Hopping, Skipping, and Jumping

Our lonely dinghy on the deserted beach at Ile Fourchue
Ever get the feeling that you are the last one on the dance floor?  Lost in your own groove, you suddenly realize that the music has stopped and the party is over?  As we travel south to avoid the hurricane zone, each port resembles a deserted party.  All the bars are still there, but everyone has gone home.  The beach is vacant.  The docks aren't lined with dinghies anymore.  Happy Hour seems to be over.  On the radio nets in the mornings, more and more sailboats are calling in from places to the south of us…St. Lucia, Grenada.  But we are still here, going south, mind you, but waiting for weather windows and having many beaches all to ourselves.

From St. Martin, we enjoyed a stop at Ile Fourchue, near St. Barts.  This was a beautiful, secluded anchorage that quickly became a favorite.  We hiked along the rounded, arid hills and were greeted with views of the rocky cliffs and white waters that marked the windward side of the small island.  Strange cacti plants were scattered along the trail and small lizards skittered out of our way as we hiked.  My heart skipped a beat as the kids excitedly climbed along the rocks, high above the rocky shores below.  “Be careful, not too close!”  I tried hard not to be that mom, but I couldn’t keep that nagging mommy voice quiet!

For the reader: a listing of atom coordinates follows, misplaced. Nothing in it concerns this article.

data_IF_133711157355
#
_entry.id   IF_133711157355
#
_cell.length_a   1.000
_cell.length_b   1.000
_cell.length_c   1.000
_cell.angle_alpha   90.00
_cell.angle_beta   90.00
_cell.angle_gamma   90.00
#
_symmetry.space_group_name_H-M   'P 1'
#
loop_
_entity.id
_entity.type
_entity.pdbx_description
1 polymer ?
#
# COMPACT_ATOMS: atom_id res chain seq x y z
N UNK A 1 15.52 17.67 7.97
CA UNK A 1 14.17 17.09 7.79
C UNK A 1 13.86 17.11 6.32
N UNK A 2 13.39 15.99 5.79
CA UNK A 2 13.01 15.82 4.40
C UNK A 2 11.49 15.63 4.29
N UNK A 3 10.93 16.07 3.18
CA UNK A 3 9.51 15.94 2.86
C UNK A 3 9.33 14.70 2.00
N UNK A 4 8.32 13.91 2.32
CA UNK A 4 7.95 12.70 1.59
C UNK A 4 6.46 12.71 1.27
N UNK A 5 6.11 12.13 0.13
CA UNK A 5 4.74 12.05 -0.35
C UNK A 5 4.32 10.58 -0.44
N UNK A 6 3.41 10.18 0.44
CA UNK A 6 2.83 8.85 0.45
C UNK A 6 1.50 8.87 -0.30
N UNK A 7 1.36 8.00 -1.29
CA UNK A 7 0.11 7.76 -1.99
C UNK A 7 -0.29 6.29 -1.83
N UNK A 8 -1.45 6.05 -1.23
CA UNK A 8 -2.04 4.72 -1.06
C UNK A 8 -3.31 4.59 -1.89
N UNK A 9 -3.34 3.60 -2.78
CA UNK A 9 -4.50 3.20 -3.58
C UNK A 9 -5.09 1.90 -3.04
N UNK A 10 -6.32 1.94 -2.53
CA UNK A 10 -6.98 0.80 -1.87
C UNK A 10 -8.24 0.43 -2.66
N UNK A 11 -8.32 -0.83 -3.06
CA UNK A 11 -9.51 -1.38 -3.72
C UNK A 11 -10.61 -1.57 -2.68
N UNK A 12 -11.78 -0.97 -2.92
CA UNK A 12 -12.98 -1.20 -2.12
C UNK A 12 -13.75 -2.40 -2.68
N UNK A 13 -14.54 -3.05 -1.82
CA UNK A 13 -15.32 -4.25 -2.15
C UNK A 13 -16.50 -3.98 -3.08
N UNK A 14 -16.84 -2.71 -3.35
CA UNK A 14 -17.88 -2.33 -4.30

Eventually, I calmed down enough to relax.  It was serenity - way up there, just us and the elements.  Sitting up on a boulder, looking out to the wide open sea and thinking about just how big the world is and how blessed we are to be here. 

Brother and sister looking out on St. Barts, our next anchorage
Piles of shells at Shell Beach
The kids discovered lines of quartz amid the craggy rock paths and shined them up when we got back aboard to admire their treasures.  I am always amazed at how many “treasures” those little hands can carry at one time!  It becomes a battle between Mark and the kids about which “treasures” are worthy of being added to the ever-growing collection on board, and there have been many tears shed over lost items that have seemed to jump ship (with a little help)!  If we'd only known the treasures that awaited us at Shell Beach in St. Barts!!